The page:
Concerns about how to grow revenue have replaced talent woes as the biggest worry keeping Canada’s startup CEOs awake at night, according to a new report.

Revenue growth was named the top challenge by 41 per cent of startup CEOs polled in PricewaterhouseCoopers’ (PwC) 11th annual Report on Emerging Canadian Technology Companies. PwC presented preliminary highlights from the forthcoming report during its Vision to Reality conference in Toronto on Thursday.

Funding was cited as a challenge by 19 per cent of startup CEOs, making it their second biggest concern overall. The struggle to find and retain talent – which took top spot last year – came in third with 11 per cent of responses. Concerns about exit and/or merger and acquisition (M&A) strategy were named the fourth biggest challenge. (The exact percentage for the exit/M&A category was not provided in the figures presented on Thursday.)

Brice Scheshuk, co-founder of Wind Mobile, says Canada's startup sector could be maturing to focus on revenue growth. (Photo: Christine Wong)
Brice Scheschuk, co-founder of Wind Mobile, says Canada’s startup sector could be maturing to focus on revenue growth. (Photo: Christine Wong)

Do the numbers mean it’s getting easier for Canadian startups to snag financing and talent? Not necessarily, PwC’s Eugene Bomba, senior manager with the audit and assurance group, told the audience. But the data could indicate a big turning point in the evolution of Canada’s startup sector, he suggested.

“(If) building a business is my biggest problem (instead of funding or talent), this says to me Canada is starting to mature,” said Bomba, also leader of PWC’s emerging companies practice.

Though he stressed that he hadn’t seen the survey data yet, keynote speaker Stewart Butterfield – best known as the Canadian co-founder of Flickr – agreed that the new push to drive revenues could indeed point to a coming of age for Canada’s startups.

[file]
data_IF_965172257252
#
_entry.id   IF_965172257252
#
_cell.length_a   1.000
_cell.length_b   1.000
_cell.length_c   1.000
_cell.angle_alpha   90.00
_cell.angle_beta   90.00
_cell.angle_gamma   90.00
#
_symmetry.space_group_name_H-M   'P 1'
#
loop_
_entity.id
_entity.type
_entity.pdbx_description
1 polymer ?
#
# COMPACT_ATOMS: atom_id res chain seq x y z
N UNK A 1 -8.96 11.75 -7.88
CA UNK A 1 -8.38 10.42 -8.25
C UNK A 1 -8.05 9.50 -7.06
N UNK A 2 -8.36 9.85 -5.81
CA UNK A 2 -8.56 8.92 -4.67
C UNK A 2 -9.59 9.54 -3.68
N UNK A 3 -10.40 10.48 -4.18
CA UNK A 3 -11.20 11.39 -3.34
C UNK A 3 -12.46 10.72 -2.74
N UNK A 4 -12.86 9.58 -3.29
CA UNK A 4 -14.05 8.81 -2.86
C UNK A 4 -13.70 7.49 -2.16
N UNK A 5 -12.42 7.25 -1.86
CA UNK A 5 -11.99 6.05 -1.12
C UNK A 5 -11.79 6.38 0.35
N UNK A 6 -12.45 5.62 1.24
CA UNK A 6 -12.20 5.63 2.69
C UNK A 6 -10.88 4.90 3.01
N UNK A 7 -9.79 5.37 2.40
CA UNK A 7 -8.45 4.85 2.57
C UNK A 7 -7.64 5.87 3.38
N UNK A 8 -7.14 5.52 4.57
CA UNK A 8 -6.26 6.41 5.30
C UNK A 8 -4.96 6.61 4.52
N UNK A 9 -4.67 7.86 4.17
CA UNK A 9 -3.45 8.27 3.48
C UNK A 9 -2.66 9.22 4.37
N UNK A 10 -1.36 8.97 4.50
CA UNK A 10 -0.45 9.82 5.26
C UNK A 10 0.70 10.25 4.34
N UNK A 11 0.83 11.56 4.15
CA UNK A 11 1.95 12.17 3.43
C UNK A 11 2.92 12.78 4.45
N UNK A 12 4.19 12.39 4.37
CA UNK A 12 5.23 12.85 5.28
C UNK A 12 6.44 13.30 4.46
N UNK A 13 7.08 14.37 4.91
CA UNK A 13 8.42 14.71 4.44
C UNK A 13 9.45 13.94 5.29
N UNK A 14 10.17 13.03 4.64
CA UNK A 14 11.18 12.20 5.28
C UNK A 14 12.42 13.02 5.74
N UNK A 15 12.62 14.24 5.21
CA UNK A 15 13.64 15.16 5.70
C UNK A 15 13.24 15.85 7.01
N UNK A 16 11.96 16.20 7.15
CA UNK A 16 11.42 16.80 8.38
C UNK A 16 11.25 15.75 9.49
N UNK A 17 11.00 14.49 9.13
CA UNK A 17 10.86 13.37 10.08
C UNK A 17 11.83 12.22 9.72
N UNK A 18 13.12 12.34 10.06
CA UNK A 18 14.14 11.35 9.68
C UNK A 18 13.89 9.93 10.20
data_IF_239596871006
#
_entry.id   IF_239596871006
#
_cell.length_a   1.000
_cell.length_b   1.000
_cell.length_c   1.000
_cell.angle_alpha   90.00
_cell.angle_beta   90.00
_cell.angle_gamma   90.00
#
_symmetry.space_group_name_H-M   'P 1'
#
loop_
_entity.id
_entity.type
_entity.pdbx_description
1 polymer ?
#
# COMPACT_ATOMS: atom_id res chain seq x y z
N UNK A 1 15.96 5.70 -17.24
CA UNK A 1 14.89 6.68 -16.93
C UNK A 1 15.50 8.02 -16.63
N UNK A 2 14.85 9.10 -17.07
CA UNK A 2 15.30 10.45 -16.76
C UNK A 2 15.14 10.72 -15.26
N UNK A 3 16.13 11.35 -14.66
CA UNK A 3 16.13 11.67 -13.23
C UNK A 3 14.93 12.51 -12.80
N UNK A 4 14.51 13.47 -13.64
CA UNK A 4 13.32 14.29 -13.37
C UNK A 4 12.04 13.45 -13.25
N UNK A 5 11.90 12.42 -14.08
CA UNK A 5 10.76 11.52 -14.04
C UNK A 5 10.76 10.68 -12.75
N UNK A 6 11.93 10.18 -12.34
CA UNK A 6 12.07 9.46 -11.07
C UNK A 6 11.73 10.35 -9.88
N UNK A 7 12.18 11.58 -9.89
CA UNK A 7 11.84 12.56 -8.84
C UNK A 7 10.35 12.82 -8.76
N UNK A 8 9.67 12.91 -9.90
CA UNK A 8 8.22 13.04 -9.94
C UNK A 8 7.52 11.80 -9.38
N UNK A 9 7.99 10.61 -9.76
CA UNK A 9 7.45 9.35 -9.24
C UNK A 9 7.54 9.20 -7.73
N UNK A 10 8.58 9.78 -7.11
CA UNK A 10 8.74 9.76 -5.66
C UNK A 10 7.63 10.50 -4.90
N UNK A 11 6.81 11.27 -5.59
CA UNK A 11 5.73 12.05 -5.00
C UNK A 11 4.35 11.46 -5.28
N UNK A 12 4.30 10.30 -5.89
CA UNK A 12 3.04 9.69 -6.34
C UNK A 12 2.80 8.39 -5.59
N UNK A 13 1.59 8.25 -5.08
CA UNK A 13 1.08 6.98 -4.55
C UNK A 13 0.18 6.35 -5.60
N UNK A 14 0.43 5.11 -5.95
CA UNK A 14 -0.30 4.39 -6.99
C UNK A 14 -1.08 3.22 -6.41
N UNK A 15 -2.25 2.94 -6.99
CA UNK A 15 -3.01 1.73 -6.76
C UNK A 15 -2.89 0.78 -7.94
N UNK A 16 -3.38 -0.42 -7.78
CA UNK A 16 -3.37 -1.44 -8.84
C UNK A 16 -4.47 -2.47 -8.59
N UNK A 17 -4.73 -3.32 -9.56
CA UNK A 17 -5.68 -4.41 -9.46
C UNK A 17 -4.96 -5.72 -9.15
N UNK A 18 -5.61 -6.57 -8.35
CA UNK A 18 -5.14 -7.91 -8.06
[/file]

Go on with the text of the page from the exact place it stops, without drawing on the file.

“That is my first instinct, actually, to see this as a sign of maturation, being as (revenue growth) is an actual business concern,” Butterfield said in an interview at the event. “That’s a business decision: when do you want to switch from product development and growth to revenue generation?”

Then again, maybe startups are honing in on revenues simply because they want to “hunker down” and build some financial cushioning as the forecast for the Canadian economy continues to get rockier, added Butterfield, also a co-founder of Vancouver-based online game developer Tiny Speck.

If Canada’s startup CEOs are now putting more effort into revenue growth, they’ve got quite a bit of work to do collectively. Highlights of the forthcoming PwC report show that 41 per cent of the surveyed startups are still in the pre-revenue stage, 33 per cent have revenue of less than $1 million, and 14 per cent have revenue ranging from $1 million to $3 million.

Canadian CEOs should think globally

The good news is that it’s a lot cheaper to get a Canadian startup off the ground now than it used to be even just a few years ago, mostly due to advances in technology, said Brice Scheschuk, a co-founder of Wind Mobile who spoke at the event.

Though he declined to comment on the up-in-the-air future of Wind (the four-year-old wireless carrier is reportedly up for sale), Scheschuk told ITBusiness.ca that despite the lower costs of startup entry, Canada’s emerging tech sector still suffers from a few key gaps. One gap is a lack of early stage funding beyond the $250,000 level, he says, the other is the ability of Canadian startups to transition effectively from building “a great app” to building a viable business based on acquiring customers.

“That’s the challenge for them, moving it beyond just an app development,” Scheschuk said.

His advice for homegrown startups? Think global.

“On the Canadian startup scene, it’s very easy to start a company. It’s relatively manageable to get an accelerator or incubator to look at you. And the angel community’s not too bad. What Canadian companies need to do is they need to think outside of Canada,” Scheschuk said.

PwC figures indicate there’s quite a bit of room for improvement when it comes to Canadian startups ‘going global.’ Only five per cent of the Canadian startups that raised capital last year obtained it from U.S. VCs (by comparison, 18 per cent raised financing from Canadian VCs). And only nine per cent of the surveyed startups target customers outside North America; 23 per cent target the U.S. market and 68 per cent focus their sales efforts here in Canada.

PwC said a full version of the report will be formally released at a later date.

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